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The significance of emotional cues for sleep-dependent memory consolidation in language acquisition (302)

Both emotions and sleep modulate memory processes. So far, the interaction of emotion, sleep, and memory during early development is completely unknown. The aim of our research project is to identify the impact of the interaction of emotions and sleep on the fast mapping of words on reference objects in toddlers.

Using a combination of electrophysiology and behavioral measures we investigate to which extent initial object-word mappings (encoding) and the later transfer of this newly acquired lexical-semantic knowledge into long-term memory (consolidation) depends on the emotional value of the words' speech melody.

In particular, brain responses shed light on both emotion-dependent encoding during the learning phase and the children’s alertness state or their sleep stage during the consolidation phase. The children’s memory performance in the subsequent behavioral test phase should clarify how far emotional prosody affects the consolidation of lexical-semantic knowledge, and whether the impact of emotion on long-term memory depends on specific sleep stages during the consolidation phase.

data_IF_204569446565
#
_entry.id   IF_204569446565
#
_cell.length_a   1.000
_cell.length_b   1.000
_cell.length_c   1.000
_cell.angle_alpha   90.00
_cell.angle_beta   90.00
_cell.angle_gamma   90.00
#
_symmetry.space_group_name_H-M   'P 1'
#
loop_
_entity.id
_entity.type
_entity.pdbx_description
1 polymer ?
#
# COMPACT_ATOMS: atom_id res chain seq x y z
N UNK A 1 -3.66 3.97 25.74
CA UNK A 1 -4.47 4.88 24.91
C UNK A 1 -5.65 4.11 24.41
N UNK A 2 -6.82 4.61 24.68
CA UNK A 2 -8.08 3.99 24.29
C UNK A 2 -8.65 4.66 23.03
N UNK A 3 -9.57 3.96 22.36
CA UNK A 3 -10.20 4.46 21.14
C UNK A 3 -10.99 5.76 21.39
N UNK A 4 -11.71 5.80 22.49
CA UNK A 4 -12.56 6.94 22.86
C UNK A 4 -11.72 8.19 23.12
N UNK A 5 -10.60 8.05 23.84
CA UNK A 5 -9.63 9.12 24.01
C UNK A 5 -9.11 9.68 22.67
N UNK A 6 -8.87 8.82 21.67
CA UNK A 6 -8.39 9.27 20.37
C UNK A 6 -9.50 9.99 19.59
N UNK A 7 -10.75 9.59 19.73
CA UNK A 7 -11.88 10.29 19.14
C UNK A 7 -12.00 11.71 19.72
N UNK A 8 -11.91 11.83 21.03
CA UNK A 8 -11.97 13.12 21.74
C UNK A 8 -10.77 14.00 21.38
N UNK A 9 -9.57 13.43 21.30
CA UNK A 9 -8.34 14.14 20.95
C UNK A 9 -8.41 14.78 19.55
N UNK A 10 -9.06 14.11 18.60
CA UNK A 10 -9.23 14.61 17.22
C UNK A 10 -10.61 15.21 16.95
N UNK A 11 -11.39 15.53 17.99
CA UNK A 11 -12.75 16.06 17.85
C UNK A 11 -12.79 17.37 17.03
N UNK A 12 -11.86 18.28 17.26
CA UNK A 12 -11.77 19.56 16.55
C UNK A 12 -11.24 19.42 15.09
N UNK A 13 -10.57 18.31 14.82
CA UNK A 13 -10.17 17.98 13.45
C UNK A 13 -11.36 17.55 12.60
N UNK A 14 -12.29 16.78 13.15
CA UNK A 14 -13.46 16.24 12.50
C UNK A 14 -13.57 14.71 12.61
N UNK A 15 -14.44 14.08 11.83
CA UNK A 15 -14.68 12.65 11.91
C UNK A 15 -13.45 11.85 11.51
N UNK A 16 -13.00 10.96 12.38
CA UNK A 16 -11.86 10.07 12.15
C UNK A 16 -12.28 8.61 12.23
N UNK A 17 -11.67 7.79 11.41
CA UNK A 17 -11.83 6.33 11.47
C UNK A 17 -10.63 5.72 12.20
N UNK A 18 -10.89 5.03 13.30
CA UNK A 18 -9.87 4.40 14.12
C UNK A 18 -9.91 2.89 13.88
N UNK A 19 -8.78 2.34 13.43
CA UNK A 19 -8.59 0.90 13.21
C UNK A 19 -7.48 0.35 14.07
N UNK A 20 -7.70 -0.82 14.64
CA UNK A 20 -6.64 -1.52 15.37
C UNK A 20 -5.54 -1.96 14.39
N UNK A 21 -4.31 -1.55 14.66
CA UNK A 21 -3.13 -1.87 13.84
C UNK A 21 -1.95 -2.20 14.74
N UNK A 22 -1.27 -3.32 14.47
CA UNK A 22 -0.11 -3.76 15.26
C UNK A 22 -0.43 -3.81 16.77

Friedrich, M., Friederici, A. D. (2010). Maturing brain mechanisms and developing behavioural language skills. Brain & Language 114 (2). 66-71. doi: 10.1016/j.bandl.2009.07.004.

Friedrich, M. (2008). Neurophysiological correlates of picture-word priming in one-year-olds. Friederici, A. D., Thierry, G. (Eds.). Early Languages Development: Bridging Brain and Behaviour. 137-160. Amsterdam: John Benjamins. Series "Trends in Language Acquisition Research" (TiLAR), Volume 5

Friedrich, M., Friederici, A. D. (2008). Neurophysiological correlates of online word learning in 14-month-old infants. NeuroReport 19 (18). 1757-1761.

Friedrich, M., Friederici, A. D. (2006). Early N400 development and later language acquisition. Psychophysiology 43. 1-12.

Friedrich, M., Friederici, A. D. (2005). Lexical priming and semantic integration reflected in the ERP of 14-month-olds. NeuroReport 16 (6). 653-656.